Exit Interviews: Useful or Waste of Time for Small Business Owners?

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Over the last three years, John has been an integral part of your small business, helping grow it from a tiny number of people working from home to a moderately successful corporation just starting to really get noticed. Yesterday, he announced that he was quitting. For a small business like yours, without much time to spare, is giving him an exit interview really worth it?

Yes. It is definitely worth conducting an exit interview, and here's why.

You Need to Know What's Happening

The first thing to figure out is why John's leaving, and this is where HR solutions come in. By and large, most employees at small businesses are hard workers who are willing to put in extra time and effort to make things succeed--and if they give up for any reason, you need to know why. Here are some of the most likely reasons:

  • It's not you, it's me. The employee who's leaving might have medical or personal reasons for no longer wanting to stay at your workplace. A family crisis, a change in religious beliefs, or an outstanding job offer from another company could all convince someone that it's time to step out... and if so, then your business doesn't need to make any changes, because it's unlikely anything you did would have mattered.
  • There was a problem. This is more likely to be the case. There was something that prompted an employee to finally say that enough was enough, and you want to find out what it was. Maybe they simply couldn't get along with someone else in the office, faced an oddly hostile environment, or didn't get the support they needed to do their job. This applies to remote workers, too, who need to be managed properly in order to do their best.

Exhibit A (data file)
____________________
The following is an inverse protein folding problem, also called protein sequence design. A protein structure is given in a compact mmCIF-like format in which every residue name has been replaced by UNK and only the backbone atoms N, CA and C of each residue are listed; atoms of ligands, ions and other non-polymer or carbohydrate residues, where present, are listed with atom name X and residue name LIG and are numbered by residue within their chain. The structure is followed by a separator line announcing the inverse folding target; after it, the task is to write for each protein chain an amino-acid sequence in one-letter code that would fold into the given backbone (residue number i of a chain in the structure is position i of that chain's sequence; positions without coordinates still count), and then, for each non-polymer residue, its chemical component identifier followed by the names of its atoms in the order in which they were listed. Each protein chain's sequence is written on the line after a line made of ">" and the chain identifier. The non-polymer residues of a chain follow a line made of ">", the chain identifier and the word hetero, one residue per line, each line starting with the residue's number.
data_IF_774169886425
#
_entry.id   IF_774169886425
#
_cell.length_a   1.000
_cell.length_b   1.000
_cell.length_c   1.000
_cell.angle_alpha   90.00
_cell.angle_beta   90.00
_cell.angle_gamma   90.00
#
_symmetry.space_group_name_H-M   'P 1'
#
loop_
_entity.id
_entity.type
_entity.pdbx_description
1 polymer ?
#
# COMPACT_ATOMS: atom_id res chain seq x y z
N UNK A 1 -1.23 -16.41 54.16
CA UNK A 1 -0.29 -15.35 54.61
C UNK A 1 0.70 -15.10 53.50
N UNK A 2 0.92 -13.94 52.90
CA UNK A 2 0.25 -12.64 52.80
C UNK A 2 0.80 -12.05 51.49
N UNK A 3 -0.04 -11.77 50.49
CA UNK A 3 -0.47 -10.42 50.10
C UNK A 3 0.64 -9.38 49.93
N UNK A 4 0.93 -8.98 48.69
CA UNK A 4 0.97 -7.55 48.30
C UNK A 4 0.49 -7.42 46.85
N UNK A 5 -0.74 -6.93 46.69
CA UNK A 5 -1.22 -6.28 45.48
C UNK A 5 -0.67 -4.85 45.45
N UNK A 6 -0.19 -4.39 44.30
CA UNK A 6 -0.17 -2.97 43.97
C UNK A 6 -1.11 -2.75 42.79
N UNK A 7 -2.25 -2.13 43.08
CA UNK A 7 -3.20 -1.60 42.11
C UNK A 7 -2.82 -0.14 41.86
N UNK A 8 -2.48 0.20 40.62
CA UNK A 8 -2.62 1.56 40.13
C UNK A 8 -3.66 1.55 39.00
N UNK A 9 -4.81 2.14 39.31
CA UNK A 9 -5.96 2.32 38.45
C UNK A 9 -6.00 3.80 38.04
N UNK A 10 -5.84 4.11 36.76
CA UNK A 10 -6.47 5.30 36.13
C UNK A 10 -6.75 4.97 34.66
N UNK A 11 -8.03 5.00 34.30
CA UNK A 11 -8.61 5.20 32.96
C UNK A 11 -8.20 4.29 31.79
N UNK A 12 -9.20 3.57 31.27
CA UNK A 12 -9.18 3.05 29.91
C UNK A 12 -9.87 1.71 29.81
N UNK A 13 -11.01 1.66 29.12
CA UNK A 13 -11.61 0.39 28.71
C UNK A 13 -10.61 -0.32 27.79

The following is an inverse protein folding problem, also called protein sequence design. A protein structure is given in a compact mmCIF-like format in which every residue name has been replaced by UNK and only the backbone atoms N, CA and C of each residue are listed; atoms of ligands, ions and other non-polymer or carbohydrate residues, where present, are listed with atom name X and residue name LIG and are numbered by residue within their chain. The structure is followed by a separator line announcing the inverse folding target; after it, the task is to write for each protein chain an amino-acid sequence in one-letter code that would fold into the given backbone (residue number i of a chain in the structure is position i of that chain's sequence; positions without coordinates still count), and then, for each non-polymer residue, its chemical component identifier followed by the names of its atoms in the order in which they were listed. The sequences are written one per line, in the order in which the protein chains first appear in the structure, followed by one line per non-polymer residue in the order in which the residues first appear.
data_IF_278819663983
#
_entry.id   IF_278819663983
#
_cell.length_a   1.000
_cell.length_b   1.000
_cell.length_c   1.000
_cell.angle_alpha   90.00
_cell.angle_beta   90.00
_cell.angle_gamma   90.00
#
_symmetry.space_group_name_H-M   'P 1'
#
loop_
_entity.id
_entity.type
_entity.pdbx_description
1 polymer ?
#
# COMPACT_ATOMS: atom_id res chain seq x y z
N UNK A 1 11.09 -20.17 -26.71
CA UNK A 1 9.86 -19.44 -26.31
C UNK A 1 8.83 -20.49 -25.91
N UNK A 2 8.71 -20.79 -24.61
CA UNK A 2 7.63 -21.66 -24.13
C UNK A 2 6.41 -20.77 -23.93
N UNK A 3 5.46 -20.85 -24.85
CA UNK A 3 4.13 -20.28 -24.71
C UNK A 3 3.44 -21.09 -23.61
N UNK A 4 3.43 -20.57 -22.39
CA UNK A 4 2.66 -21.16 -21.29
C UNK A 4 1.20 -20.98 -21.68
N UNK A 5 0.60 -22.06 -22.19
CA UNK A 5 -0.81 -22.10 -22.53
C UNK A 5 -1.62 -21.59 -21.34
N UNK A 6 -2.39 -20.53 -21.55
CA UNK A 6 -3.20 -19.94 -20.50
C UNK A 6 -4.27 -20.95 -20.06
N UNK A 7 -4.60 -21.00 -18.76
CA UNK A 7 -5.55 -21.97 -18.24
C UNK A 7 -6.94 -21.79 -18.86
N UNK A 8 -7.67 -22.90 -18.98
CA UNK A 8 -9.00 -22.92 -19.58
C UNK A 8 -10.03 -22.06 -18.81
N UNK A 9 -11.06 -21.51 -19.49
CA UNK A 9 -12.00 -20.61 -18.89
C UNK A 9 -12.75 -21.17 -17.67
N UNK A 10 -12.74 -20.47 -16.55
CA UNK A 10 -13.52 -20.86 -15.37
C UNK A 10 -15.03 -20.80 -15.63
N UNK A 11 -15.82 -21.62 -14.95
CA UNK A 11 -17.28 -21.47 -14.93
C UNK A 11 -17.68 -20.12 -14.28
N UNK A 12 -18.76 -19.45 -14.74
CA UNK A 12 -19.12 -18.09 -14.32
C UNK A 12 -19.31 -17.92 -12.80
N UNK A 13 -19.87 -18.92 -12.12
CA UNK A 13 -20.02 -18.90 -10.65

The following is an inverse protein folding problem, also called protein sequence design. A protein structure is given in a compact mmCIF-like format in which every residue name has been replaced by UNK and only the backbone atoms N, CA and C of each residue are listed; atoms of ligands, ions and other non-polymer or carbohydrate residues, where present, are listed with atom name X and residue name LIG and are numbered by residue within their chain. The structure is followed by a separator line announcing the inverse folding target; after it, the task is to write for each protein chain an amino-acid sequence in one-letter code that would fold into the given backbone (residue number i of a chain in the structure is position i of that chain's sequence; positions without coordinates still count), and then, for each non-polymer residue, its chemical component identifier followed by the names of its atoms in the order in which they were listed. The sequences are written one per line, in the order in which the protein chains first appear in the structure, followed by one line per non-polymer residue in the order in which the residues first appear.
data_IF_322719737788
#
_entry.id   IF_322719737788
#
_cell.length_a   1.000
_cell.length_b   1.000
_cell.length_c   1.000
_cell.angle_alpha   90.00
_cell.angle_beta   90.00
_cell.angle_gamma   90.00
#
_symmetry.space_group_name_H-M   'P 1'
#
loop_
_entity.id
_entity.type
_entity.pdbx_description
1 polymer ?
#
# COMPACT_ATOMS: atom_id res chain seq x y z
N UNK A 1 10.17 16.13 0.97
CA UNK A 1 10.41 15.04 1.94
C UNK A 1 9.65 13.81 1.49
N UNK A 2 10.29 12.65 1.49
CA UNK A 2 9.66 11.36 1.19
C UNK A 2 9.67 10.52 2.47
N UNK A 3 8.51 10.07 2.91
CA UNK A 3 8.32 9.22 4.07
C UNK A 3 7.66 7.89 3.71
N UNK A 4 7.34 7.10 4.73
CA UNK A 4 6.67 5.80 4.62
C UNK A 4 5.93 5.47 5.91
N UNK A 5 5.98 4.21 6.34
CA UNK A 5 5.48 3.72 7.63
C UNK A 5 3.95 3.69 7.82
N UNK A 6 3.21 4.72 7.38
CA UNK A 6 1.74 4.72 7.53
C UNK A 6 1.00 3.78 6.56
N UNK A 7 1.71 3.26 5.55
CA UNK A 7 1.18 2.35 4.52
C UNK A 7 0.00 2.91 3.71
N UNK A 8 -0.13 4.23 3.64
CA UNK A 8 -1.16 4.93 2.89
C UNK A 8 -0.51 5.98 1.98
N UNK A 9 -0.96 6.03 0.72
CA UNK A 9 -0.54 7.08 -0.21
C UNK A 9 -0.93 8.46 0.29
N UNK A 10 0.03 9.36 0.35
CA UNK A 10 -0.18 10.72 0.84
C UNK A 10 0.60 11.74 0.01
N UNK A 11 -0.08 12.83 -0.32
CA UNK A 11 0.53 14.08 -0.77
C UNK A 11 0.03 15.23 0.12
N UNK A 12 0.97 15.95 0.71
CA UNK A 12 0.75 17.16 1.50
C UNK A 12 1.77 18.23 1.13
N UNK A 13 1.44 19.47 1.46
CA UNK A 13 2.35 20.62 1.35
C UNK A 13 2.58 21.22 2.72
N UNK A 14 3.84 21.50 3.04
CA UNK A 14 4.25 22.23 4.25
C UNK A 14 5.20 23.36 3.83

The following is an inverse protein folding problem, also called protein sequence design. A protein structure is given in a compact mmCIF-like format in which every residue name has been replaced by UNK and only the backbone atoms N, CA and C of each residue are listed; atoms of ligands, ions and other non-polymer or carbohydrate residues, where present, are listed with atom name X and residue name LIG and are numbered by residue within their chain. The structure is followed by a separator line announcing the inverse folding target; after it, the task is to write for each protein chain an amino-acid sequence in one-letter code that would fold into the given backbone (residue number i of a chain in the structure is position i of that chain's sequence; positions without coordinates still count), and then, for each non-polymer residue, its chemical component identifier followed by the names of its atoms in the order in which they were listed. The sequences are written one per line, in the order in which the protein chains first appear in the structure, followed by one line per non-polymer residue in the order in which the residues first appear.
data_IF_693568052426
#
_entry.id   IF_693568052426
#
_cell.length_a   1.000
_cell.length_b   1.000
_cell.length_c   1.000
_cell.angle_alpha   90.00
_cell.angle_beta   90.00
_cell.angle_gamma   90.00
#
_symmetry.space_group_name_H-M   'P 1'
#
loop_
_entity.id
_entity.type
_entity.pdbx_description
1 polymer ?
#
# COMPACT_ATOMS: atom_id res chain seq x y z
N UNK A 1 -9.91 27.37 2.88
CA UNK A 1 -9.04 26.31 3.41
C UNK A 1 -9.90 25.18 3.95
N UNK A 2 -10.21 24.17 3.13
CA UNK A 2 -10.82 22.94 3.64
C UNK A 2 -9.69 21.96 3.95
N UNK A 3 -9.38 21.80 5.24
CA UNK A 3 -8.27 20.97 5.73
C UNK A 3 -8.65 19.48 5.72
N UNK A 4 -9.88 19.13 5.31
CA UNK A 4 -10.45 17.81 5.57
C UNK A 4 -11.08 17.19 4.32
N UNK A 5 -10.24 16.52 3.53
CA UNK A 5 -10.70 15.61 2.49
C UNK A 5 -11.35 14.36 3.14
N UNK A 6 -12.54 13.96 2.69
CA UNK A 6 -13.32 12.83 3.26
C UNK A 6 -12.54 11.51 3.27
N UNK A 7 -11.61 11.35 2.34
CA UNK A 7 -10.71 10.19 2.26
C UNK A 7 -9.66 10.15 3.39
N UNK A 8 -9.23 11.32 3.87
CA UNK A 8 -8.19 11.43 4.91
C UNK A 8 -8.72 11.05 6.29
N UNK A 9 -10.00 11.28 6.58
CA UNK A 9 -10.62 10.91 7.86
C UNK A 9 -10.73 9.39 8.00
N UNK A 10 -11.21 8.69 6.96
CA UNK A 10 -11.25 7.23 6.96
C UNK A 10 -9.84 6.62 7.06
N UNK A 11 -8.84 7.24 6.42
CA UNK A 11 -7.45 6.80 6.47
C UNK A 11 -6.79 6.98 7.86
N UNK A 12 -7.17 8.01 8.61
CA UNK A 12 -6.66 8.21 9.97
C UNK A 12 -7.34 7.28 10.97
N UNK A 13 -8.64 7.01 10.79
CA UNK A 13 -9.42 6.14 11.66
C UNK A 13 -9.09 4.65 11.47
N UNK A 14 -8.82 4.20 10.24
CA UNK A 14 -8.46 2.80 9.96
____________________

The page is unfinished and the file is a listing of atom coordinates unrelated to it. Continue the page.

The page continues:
Small businesses are in a unique position because they can actually make changes when an exit interview is given. Employee separation is rarely fun, but it is educational, especially if you can get them to reveal the real reason they're leaving. These days, businesses are increasingly turning to interviews done by third-parties a few weeks after the employee leaves--this gives time for emotions to fade and supplies an unbiased source of data.

Using the Data to Grow

However, exit interviews will be a waste of time if you're not willing to make changes based on what you hear. In fact, this is a common complaint among lower-level employees--they feel like their words (and, by extension, they themselves) don't matter to the company, and that their superiors aren't actually interested in changes. As much as you may not want to hear this, sometimes management is to blame.

You want to avoid this as much as possible--if you stop listening to your employees, then you stop being innovative, and few things are more likely to send your business downhill than hiring top talent and then refusing to listen. HR solutions are about solving problems, not letting you toss issues into the garbage bin.

After all, the real goal of exit interviews is learning whatever you can to keep the rest of your team around. Larger corporations can deal with the loss of several individuals--small businesses don't have that luxury, and every person who leaves can and will make a significant dent in your operations. If you're seeing the signs that multiple employees want to quit, you need to fix things immediately.

An exit interview when an employee separates isn't always easy for a small business, but it is an important part of your growth strategy--and absolutely worth conducting properly.

Margaret Jacoby, SPHR, is the founder and president of MJ Management Solutions, a human resources consulting firm that provides small businesses with a wide range of virtual and onsite HR solutions to meet their immediate and long-term needs. From ensuring legal compliance to writing customized employee handbooks to conducting sexual harassment training, businesses depend on our expertise and cost-effective human resources services to help them thrive. This article first appeared on the MJ Management Solutions blog.

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